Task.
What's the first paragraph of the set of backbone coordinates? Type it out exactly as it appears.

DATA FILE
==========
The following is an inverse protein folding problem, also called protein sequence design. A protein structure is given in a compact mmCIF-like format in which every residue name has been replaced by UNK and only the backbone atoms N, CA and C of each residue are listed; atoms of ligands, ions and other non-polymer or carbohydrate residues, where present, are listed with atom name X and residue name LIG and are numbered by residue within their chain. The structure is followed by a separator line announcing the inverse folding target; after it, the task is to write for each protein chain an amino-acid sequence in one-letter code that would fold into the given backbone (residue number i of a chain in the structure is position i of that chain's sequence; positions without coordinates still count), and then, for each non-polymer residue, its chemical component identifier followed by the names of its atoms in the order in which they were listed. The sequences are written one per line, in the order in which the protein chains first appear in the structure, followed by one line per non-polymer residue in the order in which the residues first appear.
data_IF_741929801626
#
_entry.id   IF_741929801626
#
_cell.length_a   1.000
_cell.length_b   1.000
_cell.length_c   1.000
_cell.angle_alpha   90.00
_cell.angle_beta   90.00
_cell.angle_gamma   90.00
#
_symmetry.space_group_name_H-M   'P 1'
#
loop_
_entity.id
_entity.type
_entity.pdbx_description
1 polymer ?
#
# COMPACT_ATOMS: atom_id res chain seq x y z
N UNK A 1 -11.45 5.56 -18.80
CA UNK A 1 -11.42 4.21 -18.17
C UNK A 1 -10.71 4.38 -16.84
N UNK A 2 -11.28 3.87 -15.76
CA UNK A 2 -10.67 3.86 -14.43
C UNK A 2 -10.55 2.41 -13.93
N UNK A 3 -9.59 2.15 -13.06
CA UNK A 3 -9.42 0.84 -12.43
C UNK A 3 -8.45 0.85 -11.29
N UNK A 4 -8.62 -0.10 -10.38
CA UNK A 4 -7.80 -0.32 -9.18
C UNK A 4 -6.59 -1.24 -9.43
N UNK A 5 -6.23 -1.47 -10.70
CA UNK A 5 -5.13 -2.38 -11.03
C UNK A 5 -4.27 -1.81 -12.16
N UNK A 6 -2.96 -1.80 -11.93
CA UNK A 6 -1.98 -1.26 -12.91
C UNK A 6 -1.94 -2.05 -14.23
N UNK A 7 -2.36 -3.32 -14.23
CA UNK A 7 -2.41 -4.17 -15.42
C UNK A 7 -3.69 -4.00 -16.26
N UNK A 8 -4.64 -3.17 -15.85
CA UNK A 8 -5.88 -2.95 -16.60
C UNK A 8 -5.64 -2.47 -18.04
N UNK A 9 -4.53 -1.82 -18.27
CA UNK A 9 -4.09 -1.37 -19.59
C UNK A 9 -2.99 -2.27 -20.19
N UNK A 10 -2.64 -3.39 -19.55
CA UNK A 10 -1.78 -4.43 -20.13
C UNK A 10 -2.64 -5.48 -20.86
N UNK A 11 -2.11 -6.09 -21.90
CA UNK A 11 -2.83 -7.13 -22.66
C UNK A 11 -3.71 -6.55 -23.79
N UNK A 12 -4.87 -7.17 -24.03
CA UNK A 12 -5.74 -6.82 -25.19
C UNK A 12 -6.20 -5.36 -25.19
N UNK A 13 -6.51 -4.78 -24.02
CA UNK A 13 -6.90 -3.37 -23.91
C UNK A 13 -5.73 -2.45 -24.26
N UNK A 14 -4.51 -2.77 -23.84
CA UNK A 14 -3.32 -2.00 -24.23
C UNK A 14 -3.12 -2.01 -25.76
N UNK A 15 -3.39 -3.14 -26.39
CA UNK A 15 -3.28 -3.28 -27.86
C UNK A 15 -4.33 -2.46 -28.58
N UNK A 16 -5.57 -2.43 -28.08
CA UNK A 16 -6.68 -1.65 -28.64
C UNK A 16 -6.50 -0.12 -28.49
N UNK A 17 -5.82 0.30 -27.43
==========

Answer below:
The following is an inverse protein folding problem, also called protein sequence design. A protein structure is given in a compact mmCIF-like format in which every residue name has been replaced by UNK and only the backbone atoms N, CA and C of each residue are listed; atoms of ligands, ions and other non-polymer or carbohydrate residues, where present, are listed with atom name X and residue name LIG and are numbered by residue within their chain. The structure is followed by a separator line announcing the inverse folding target; after it, the task is to write for each protein chain an amino-acid sequence in one-letter code that would fold into the given backbone (residue number i of a chain in the structure is position i of that chain's sequence; positions without coordinates still count), and then, for each non-polymer residue, its chemical component identifier followed by the names of its atoms in the order in which they were listed. The sequences are written one per line, in the order in which the protein chains first appear in the structure, followed by one line per non-polymer residue in the order in which the residues first appear.